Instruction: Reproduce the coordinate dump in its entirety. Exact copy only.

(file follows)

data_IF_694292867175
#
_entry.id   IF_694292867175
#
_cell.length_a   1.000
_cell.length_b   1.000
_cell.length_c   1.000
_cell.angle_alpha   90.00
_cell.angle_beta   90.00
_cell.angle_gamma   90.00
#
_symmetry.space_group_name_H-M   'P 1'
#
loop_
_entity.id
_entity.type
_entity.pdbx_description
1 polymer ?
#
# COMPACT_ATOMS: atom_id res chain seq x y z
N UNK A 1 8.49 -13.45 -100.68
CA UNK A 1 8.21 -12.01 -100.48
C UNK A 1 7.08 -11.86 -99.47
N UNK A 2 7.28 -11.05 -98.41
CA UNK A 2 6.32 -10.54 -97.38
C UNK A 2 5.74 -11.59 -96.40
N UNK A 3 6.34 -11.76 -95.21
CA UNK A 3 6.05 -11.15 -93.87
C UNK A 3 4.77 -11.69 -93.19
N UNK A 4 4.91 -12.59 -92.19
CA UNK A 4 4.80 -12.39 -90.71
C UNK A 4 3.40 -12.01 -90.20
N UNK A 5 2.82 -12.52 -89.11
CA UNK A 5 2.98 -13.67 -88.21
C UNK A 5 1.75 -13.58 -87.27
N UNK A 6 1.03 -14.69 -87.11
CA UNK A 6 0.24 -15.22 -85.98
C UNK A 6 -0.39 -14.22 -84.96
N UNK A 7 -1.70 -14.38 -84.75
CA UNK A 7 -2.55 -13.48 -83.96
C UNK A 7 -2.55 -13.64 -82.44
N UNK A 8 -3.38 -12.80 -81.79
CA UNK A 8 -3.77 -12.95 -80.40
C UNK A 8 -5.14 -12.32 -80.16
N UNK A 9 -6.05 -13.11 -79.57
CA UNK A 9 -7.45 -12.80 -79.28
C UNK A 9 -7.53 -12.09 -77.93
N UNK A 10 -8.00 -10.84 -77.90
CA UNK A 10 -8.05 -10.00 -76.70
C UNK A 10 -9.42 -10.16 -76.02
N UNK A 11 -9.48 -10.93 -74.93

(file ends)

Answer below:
data_IF_694292867175
#
_entry.id   IF_694292867175
#
_cell.length_a   1.000
_cell.length_b   1.000
_cell.length_c   1.000
_cell.angle_alpha   90.00
_cell.angle_beta   90.00
_cell.angle_gamma   90.00
#
_symmetry.space_group_name_H-M   'P 1'
#
loop_
_entity.id
_entity.type
_entity.pdbx_description
1 polymer ?
#
# COMPACT_ATOMS: atom_id res chain seq x y z
N UNK A 1 8.49 -13.45 -100.68
CA UNK A 1 8.21 -12.01 -100.48
C UNK A 1 7.08 -11.86 -99.47
N UNK A 2 7.28 -11.05 -98.41
CA UNK A 2 6.32 -10.54 -97.38
C UNK A 2 5.74 -11.59 -96.40
N UNK A 3 6.34 -11.76 -95.21
CA UNK A 3 6.05 -11.15 -93.87
C UNK A 3 4.77 -11.69 -93.19
N UNK A 4 4.91 -12.59 -92.19
CA UNK A 4 4.80 -12.39 -90.71
C UNK A 4 3.40 -12.01 -90.20
N UNK A 5 2.82 -12.52 -89.11
CA UNK A 5 2.98 -13.67 -88.21
C UNK A 5 1.75 -13.58 -87.27
N UNK A 6 1.03 -14.69 -87.11
CA UNK A 6 0.24 -15.22 -85.98
C UNK A 6 -0.39 -14.22 -84.96
N UNK A 7 -1.70 -14.38 -84.75
CA UNK A 7 -2.55 -13.48 -83.96
C UNK A 7 -2.55 -13.64 -82.44
N UNK A 8 -3.38 -12.80 -81.79
CA UNK A 8 -3.77 -12.95 -80.40
C UNK A 8 -5.14 -12.32 -80.16
N UNK A 9 -6.05 -13.11 -79.57
CA UNK A 9 -7.45 -12.80 -79.28
C UNK A 9 -7.53 -12.09 -77.93
N UNK A 10 -8.00 -10.84 -77.90
CA UNK A 10 -8.05 -10.00 -76.70
C UNK A 10 -9.42 -10.16 -76.02
N UNK A 11 -9.48 -10.93 -74.93